“There are many soldiers and civilians who suffer from post-traumatic stress (PTS). It is great to see the free PTSDJournal magazine resource being offered to not only them, but to their caregivers, families and friends as well. The content is not only rich and insightful, but also extremely helpful in coping and understanding this injury.”
General Peter W. Chiarelli
U.S. Army (Ret.)
“PTSD is an injury that is invisible to all except those that have endured and continue to endure the agony. PTSD Journal will be a key link raising the awareness and the scale of this injury for military service men and women and other professionals from all walks of life.”
Frank Helmick, Retired 3 Star General US Army
Mission Solutions Group
SOS International LLC (SOSi)
“I think the need for a magazine such as PTSDJournal is long overdue. Too many Americans suffer from it and not enough know what to do about it beyond medication. As a long time yoga practitioner and teacher, I have used yoga and breathing techniques with Veterans to alleviate some of the symptoms.
This magazine will surely remain cutting edge on how all audiences can deal as caregivers, clients, educators with this debilitating disorder.”
Newark Yoga Movement.
“Many people do not realize that many of the people they come in contact with suffer from PTSD. PTSD Journal will highlight many forms of PTSD and offer awareness and assistance. No longer is PTSD taboo as it is a mainstream issue.”
Coach W. Stirling Wright
Sr. Advisor/Director of Scouting
International Elite Sports Group, Inc.
Essex County Family Justice Center
Yoga and Meditation Instructor for 20 years
“Untreated PTSD is a silent killer that often robs one of hope and trust, thus negating their innate ability to positively contribute to society. Too often, it leads to horrific acts of violence to include suicide. It can grow inside of one’s innermost being similar to the way cancerous cells metastasize within the human body.
Although recent military, medical, public, and political attention has been brought to light on this subject, your magazine will further serve as a beacon of information on this national malady and hopefully encourage those afflicted with PTSD to seek help in dealing with this emotionally crippling affliction. I both applaud and salute your efforts. BRAVO ZULU!”
Terence P. McIntyre
Boca Raton, FL
“Throughout my many years as a Marine Corps Officer, I have personally witnessed the effects of PTSD on the military community. Having a publication like PTSD Journal will help bring this challenge to the forefront and greatly contribute in the search for a solution.”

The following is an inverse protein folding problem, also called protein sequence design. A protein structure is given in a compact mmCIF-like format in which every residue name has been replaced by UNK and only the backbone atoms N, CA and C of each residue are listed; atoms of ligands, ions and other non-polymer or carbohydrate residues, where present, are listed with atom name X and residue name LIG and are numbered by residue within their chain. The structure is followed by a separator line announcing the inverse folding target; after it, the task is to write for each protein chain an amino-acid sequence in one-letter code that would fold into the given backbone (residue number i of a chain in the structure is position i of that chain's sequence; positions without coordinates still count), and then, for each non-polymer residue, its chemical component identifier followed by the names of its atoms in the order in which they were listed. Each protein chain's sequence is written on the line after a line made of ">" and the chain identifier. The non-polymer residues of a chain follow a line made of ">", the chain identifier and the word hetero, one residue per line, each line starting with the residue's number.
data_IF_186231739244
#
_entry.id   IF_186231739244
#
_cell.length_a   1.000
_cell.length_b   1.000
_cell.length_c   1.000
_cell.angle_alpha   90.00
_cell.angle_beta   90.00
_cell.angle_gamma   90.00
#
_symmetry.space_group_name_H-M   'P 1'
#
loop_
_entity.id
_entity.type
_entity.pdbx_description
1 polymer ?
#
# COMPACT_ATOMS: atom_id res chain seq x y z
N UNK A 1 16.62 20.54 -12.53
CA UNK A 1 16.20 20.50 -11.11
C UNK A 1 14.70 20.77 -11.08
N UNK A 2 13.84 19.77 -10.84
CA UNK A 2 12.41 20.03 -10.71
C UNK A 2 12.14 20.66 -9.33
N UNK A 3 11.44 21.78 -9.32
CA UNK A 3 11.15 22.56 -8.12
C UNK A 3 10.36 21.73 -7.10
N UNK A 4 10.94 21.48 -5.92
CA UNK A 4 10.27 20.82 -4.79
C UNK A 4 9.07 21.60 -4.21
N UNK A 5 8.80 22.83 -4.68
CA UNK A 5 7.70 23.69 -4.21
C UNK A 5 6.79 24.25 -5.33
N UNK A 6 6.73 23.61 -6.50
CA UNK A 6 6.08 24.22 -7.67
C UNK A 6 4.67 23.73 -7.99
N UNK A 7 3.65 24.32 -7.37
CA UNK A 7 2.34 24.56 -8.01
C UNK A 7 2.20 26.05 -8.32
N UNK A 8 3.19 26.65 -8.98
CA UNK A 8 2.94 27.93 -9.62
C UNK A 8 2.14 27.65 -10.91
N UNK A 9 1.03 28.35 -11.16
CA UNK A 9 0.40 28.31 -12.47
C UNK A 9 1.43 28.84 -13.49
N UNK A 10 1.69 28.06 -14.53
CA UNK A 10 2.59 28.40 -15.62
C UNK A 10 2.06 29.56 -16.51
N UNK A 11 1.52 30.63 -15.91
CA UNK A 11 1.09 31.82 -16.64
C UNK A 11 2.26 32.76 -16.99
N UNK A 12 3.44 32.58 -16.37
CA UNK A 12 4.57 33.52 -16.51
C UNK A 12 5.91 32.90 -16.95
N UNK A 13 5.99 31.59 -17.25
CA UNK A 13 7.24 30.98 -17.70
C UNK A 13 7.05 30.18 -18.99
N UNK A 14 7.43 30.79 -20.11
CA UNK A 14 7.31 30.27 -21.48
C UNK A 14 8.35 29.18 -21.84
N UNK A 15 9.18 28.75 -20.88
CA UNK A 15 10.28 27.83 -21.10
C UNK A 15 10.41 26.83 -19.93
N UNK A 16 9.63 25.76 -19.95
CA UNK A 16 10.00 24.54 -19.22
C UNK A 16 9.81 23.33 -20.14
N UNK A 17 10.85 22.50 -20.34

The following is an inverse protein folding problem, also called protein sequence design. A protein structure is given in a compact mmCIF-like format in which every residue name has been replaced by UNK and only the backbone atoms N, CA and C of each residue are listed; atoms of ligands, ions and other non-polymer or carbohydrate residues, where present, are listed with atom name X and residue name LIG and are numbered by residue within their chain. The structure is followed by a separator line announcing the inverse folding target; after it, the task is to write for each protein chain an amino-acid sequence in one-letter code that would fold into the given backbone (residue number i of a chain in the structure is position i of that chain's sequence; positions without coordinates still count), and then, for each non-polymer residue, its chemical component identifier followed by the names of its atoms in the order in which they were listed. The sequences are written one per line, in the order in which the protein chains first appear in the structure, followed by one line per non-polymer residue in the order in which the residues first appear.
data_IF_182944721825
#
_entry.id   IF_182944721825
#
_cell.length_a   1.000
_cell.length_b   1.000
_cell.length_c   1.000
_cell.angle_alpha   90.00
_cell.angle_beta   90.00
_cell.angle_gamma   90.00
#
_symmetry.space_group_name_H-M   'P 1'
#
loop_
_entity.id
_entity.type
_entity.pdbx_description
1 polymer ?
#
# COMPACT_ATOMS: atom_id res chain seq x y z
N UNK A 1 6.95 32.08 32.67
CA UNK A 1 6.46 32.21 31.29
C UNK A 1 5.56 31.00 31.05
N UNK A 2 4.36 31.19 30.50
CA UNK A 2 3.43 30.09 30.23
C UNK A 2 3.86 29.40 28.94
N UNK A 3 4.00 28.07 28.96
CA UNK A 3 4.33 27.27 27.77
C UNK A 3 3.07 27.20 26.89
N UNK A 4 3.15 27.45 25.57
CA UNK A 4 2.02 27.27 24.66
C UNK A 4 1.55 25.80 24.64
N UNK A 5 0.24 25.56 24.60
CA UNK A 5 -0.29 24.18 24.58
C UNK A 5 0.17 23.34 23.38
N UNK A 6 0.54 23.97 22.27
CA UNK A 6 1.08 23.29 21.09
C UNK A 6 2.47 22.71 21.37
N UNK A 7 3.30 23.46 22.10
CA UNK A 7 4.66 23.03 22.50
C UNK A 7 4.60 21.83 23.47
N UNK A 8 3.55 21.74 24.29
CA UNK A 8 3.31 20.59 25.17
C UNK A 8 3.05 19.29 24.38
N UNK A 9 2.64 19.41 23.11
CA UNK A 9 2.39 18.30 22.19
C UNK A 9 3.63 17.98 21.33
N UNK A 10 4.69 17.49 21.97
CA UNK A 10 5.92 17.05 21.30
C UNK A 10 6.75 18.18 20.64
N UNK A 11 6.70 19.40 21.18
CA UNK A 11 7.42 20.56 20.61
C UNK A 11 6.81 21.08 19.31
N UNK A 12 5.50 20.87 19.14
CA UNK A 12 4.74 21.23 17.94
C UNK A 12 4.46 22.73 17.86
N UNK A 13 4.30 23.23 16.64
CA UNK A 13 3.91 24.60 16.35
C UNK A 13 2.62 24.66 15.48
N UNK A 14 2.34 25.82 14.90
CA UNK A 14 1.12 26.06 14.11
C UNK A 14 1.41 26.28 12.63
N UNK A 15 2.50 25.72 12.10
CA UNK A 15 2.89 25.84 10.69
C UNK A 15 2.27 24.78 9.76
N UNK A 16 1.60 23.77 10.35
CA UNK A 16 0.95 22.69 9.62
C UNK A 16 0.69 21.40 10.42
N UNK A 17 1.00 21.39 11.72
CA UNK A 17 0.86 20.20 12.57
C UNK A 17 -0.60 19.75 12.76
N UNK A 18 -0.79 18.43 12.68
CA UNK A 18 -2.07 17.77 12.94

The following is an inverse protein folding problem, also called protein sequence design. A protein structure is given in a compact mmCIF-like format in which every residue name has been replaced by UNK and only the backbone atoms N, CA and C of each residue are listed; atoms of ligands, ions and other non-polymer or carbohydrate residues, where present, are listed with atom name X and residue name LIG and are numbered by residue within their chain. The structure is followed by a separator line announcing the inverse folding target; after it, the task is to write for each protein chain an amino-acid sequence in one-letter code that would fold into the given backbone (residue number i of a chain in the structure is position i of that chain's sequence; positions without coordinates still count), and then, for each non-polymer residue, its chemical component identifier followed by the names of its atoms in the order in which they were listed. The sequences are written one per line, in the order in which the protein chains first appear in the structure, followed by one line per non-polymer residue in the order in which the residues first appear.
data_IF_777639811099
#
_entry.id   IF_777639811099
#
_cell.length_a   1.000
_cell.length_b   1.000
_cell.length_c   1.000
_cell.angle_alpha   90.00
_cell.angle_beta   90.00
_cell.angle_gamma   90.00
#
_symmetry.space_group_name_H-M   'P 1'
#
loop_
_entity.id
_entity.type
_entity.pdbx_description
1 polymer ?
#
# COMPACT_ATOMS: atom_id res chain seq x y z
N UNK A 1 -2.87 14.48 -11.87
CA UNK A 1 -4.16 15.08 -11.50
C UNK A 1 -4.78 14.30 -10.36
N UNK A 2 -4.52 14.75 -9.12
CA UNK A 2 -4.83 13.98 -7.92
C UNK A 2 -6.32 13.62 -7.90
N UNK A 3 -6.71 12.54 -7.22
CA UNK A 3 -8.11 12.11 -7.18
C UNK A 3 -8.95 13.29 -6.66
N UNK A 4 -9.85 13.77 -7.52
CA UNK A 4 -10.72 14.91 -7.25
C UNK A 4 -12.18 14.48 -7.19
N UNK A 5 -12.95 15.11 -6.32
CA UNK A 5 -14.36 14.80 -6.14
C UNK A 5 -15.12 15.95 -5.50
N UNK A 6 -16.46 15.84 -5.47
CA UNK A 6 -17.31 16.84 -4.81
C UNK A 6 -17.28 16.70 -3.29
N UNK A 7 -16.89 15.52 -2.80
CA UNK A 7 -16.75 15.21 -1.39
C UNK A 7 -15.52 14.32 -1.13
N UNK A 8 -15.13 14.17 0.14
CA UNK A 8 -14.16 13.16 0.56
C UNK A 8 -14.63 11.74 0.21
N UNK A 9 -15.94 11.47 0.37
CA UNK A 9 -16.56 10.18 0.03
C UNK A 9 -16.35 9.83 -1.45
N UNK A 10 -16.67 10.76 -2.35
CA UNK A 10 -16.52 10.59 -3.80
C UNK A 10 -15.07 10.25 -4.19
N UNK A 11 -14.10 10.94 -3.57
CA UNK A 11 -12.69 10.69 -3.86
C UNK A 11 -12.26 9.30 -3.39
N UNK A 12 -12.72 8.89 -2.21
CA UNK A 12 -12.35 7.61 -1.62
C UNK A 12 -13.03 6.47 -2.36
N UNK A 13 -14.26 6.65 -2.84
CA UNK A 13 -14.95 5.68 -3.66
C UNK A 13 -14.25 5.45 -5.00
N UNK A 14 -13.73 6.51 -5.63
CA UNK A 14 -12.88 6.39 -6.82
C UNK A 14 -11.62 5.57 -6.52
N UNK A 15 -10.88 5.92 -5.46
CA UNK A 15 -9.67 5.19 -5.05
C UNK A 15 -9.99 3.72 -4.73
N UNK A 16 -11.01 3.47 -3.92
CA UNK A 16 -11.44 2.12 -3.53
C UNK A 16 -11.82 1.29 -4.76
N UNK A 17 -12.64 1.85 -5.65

Former Major, US Marine
“We are oftentimes interacting with family, friends, and colleagues struggling with the effects of PTSD and never recognize the impact of PTSD. Whether a combat veteran or someone impacted by a traumatic accident, we all deal with the aftermath. For some, the experience has enriched their lives, for others it has defined their lives. PTSD Journal will play a critical role in helping everyone recognize PTSD and support those who struggle.”
Harry C. Glenn, III
US Army, Retired
“Asking for help was the most difficult thing for me to do. Asking for help saved my life, Literally. For years, I carried around anger and a fear monster in my head. Drug and alcohol abuse buried that anger, pain & fear. Looking back, I was running from all my “inside pain,” in my case, family trauma events and snap-shots from my childhood. When I learned from PTSD Journal leadership that the lion share of folks living with PTS were civilians like me, I was floored and comforted as the same time. This fact also opened my eyes to how many folks like me are out there, walking around in their “own heads” with “mental pain,” and the associated crippling fear of wanting to let someone know how they feel yet holding it in. I turned a corner in my life when I addressed my fears, asked for help on more then one level, and began the process of letting my “pain” out…the energy and power of speaking with another who knows my type of pain made a life saving difference. Thank you PTSD Journal leadership for doing what you do – saving lives.”
“PTSD is a disease that is still too little known and too little understood. Americans owe a great deal to the soldiers who have fought for the country’s causes, but too many victims of PTSD are not understood or helped. PTSDJournal is fortunately bringing this problem to the public and providing help and hope to the victims. The best cure for this silent killer is to inform the public about PTSD and to help those suffering from the illness. PTSDJournal provides that much needed help.”
George M. Taber
Journalist and Author